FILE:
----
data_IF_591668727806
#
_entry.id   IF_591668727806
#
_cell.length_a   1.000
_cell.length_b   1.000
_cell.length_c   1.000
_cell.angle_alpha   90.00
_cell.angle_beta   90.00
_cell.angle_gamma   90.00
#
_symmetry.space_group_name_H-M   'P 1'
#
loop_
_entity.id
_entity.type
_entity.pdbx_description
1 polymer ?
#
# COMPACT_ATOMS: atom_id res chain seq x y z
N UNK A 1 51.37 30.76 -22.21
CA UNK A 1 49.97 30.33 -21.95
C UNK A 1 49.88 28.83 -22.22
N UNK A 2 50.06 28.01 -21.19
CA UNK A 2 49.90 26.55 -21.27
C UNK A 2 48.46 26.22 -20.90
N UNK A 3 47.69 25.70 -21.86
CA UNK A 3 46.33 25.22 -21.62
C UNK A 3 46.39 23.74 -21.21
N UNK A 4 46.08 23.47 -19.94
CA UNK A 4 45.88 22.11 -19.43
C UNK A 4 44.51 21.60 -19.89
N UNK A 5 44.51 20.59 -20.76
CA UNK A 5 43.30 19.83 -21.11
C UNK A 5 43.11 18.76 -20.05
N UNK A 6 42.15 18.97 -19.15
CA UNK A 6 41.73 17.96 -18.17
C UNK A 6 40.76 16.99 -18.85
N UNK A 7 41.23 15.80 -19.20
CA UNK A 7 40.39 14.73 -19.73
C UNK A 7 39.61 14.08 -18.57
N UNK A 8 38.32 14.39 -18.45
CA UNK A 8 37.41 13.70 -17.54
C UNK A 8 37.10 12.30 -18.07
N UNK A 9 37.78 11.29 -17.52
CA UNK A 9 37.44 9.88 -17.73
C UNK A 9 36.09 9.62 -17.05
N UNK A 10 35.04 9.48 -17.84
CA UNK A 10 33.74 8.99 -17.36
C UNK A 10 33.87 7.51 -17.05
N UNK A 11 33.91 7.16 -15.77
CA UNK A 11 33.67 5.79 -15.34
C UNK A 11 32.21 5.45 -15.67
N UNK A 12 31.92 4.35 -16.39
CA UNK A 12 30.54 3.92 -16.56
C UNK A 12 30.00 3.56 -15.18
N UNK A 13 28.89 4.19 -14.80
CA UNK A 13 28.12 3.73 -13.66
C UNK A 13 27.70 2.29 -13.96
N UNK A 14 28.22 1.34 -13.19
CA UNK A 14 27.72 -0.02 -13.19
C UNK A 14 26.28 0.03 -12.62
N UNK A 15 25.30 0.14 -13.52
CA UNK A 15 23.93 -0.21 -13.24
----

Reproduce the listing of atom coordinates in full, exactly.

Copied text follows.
data_IF_591668727806
#
_entry.id   IF_591668727806
#
_cell.length_a   1.000
_cell.length_b   1.000
_cell.length_c   1.000
_cell.angle_alpha   90.00
_cell.angle_beta   90.00
_cell.angle_gamma   90.00
#
_symmetry.space_group_name_H-M   'P 1'
#
loop_
_entity.id
_entity.type
_entity.pdbx_description
1 polymer ?
#
# COMPACT_ATOMS: atom_id res chain seq x y z
N UNK A 1 51.37 30.76 -22.21
CA UNK A 1 49.97 30.33 -21.95
C UNK A 1 49.88 28.83 -22.22
N UNK A 2 50.06 28.01 -21.19
CA UNK A 2 49.90 26.55 -21.27
C UNK A 2 48.46 26.22 -20.90
N UNK A 3 47.69 25.70 -21.86
CA UNK A 3 46.33 25.22 -21.62
C UNK A 3 46.39 23.74 -21.21
N UNK A 4 46.08 23.47 -19.94
CA UNK A 4 45.88 22.11 -19.43
C UNK A 4 44.51 21.60 -19.89
N UNK A 5 44.51 20.59 -20.76
CA UNK A 5 43.30 19.83 -21.11
C UNK A 5 43.11 18.76 -20.05
N UNK A 6 42.15 18.97 -19.15
CA UNK A 6 41.73 17.96 -18.17
C UNK A 6 40.76 16.99 -18.85
N UNK A 7 41.23 15.80 -19.20
CA UNK A 7 40.39 14.73 -19.73
C UNK A 7 39.61 14.08 -18.57
N UNK A 8 38.32 14.39 -18.45
CA UNK A 8 37.41 13.70 -17.54
C UNK A 8 37.10 12.30 -18.07
N UNK A 9 37.78 11.29 -17.52
CA UNK A 9 37.44 9.88 -17.73
C UNK A 9 36.09 9.62 -17.05
N UNK A 10 35.04 9.48 -17.84
CA UNK A 10 33.74 8.99 -17.36
C UNK A 10 33.87 7.51 -17.05
N UNK A 11 33.91 7.16 -15.77
CA UNK A 11 33.67 5.79 -15.34
C UNK A 11 32.21 5.45 -15.67
N UNK A 12 31.92 4.35 -16.39
CA UNK A 12 30.54 3.92 -16.56
C UNK A 12 30.00 3.56 -15.18
N UNK A 13 28.89 4.19 -14.80
CA UNK A 13 28.12 3.73 -13.66
C UNK A 13 27.70 2.29 -13.96
N UNK A 14 28.22 1.34 -13.19
CA UNK A 14 27.72 -0.02 -13.19
C UNK A 14 26.28 0.03 -12.62
N UNK A 15 25.30 0.14 -13.52
CA UNK A 15 23.93 -0.21 -13.24